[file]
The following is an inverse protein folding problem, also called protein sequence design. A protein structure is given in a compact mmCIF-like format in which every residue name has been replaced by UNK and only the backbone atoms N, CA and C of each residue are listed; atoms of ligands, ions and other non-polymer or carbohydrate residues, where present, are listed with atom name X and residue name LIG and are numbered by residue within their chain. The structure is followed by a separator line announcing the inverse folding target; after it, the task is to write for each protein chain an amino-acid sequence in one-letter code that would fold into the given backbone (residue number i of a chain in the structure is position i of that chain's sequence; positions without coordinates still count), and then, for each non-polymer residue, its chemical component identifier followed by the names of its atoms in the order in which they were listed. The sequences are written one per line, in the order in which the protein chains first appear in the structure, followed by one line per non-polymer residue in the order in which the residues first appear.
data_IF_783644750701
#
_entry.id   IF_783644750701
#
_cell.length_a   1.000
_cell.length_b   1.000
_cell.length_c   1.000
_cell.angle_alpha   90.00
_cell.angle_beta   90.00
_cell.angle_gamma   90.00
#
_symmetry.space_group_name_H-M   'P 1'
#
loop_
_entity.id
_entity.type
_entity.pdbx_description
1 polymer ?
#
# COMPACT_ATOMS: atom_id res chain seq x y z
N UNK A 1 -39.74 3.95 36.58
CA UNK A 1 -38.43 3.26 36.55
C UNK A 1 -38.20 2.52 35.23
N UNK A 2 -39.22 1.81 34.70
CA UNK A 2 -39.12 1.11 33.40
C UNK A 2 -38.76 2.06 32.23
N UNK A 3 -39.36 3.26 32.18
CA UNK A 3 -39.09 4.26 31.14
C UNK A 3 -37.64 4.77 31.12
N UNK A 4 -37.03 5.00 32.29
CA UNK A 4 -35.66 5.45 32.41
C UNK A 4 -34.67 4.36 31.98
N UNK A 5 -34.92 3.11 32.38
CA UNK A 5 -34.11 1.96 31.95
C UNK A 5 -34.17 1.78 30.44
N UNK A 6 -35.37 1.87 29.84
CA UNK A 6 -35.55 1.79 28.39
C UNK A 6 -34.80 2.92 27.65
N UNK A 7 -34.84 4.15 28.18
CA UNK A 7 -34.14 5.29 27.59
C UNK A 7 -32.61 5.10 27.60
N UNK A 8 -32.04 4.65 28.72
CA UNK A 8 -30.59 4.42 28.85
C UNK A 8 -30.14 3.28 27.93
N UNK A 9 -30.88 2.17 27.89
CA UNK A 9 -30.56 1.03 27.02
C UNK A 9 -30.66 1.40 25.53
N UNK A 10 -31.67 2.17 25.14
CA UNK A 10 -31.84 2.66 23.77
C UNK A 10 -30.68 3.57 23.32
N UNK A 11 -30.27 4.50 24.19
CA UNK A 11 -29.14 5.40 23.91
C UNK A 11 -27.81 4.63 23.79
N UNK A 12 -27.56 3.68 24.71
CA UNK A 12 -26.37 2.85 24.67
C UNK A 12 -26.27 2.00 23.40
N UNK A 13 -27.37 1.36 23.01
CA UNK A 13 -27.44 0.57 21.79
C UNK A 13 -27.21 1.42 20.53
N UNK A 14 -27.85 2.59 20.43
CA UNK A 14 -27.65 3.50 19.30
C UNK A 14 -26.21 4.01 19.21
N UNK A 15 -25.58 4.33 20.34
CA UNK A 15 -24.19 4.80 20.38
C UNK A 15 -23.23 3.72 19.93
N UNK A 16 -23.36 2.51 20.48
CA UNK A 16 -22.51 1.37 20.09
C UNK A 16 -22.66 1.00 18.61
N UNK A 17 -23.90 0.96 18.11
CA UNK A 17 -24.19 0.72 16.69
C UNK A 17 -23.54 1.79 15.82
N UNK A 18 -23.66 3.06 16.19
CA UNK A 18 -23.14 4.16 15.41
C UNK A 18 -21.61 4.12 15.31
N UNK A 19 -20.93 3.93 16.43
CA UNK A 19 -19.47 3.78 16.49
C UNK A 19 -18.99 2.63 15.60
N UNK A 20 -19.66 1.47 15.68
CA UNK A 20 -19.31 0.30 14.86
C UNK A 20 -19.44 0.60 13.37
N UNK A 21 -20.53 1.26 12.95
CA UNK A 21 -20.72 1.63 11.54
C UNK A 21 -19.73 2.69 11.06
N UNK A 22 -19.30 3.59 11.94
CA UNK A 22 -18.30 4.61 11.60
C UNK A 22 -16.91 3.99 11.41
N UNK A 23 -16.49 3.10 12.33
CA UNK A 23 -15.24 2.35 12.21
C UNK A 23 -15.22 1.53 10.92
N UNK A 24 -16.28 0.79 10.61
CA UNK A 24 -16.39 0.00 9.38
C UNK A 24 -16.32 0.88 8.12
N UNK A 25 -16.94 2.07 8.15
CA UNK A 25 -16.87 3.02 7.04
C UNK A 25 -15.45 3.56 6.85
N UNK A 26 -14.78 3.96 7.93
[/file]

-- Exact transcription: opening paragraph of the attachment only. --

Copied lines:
The following is an inverse protein folding problem, also called protein sequence design. A protein structure is given in a compact mmCIF-like format in which every residue name has been replaced by UNK and only the backbone atoms N, CA and C of each residue are listed; atoms of ligands, ions and other non-polymer or carbohydrate residues, where present, are listed with atom name X and residue name LIG and are numbered by residue within their chain. The structure is followed by a separator line announcing the inverse folding target; after it, the task is to write for each protein chain an amino-acid sequence in one-letter code that would fold into the given backbone (residue number i of a chain in the structure is position i of that chain's sequence; positions without coordinates still count), and then, for each non-polymer residue, its chemical component identifier followed by the names of its atoms in the order in which they were listed. The sequences are written one per line, in the order in which the protein chains first appear in the structure, followed by one line per non-polymer residue in the order in which the residues first appear.